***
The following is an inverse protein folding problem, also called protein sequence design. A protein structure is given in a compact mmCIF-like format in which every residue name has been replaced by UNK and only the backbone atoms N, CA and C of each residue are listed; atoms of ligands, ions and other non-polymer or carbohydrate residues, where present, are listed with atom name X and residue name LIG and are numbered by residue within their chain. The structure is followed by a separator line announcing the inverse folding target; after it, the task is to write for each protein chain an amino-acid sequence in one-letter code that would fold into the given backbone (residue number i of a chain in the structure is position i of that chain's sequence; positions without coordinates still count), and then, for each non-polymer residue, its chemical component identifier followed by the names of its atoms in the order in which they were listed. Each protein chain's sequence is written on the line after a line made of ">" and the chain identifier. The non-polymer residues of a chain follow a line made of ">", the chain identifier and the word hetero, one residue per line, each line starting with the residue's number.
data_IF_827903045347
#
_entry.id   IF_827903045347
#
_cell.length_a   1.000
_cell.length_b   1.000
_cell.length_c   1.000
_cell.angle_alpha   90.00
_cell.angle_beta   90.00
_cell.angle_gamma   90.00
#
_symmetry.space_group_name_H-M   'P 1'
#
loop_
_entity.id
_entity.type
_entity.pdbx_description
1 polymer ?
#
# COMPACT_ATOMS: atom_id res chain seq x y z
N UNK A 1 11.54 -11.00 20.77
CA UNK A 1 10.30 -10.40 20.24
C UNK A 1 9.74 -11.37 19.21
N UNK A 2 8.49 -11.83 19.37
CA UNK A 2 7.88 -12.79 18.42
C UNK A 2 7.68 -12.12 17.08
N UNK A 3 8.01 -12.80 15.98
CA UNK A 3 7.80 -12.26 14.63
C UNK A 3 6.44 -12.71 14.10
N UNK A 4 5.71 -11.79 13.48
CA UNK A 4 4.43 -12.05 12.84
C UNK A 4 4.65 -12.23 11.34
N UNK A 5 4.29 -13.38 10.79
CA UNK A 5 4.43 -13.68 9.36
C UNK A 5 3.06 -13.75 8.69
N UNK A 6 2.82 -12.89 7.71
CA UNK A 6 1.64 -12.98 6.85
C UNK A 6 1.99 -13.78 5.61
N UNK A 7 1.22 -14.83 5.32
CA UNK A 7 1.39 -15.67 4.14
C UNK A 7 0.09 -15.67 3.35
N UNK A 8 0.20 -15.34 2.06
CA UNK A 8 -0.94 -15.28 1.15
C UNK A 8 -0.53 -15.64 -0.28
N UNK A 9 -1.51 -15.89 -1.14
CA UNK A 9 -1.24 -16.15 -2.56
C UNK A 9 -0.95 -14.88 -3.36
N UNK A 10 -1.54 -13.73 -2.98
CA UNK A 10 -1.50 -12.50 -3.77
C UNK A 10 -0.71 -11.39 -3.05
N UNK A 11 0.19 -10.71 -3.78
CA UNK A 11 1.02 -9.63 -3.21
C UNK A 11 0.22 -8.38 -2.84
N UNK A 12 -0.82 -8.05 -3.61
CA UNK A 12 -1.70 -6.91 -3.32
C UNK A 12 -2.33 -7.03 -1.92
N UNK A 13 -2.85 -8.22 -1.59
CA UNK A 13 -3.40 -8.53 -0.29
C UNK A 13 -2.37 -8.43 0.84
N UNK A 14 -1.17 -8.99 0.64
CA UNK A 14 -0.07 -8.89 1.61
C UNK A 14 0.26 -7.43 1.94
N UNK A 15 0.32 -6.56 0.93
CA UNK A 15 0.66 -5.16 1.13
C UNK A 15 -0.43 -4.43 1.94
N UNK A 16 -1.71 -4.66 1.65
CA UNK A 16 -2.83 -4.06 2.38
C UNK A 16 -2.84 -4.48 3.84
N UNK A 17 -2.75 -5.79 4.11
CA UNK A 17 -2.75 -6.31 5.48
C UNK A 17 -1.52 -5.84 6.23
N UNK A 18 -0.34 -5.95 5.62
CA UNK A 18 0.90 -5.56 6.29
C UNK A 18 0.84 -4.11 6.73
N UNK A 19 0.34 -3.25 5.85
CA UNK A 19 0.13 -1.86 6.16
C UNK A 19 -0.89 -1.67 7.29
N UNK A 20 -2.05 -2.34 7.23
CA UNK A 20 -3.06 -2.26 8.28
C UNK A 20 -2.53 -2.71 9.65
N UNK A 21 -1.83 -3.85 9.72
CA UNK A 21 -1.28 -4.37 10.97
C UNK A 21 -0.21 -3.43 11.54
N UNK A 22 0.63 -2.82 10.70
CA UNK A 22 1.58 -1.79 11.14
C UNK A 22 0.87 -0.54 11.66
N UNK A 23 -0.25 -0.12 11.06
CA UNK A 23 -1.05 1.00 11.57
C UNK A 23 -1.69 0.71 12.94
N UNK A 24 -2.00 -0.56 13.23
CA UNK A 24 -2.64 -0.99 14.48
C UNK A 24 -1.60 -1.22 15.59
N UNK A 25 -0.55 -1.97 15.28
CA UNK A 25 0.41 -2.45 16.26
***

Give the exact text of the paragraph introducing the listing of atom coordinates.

The following is an inverse protein folding problem, also called protein sequence design. A protein structure is given in a compact mmCIF-like format in which every residue name has been replaced by UNK and only the backbone atoms N, CA and C of each residue are listed; atoms of ligands, ions and other non-polymer or carbohydrate residues, where present, are listed with atom name X and residue name LIG and are numbered by residue within their chain. The structure is followed by a separator line announcing the inverse folding target; after it, the task is to write for each protein chain an amino-acid sequence in one-letter code that would fold into the given backbone (residue number i of a chain in the structure is position i of that chain's sequence; positions without coordinates still count), and then, for each non-polymer residue, its chemical component identifier followed by the names of its atoms in the order in which they were listed. Each protein chain's sequence is written on the line after a line made of ">" and the chain identifier. The non-polymer residues of a chain follow a line made of ">", the chain identifier and the word hetero, one residue per line, each line starting with the residue's number.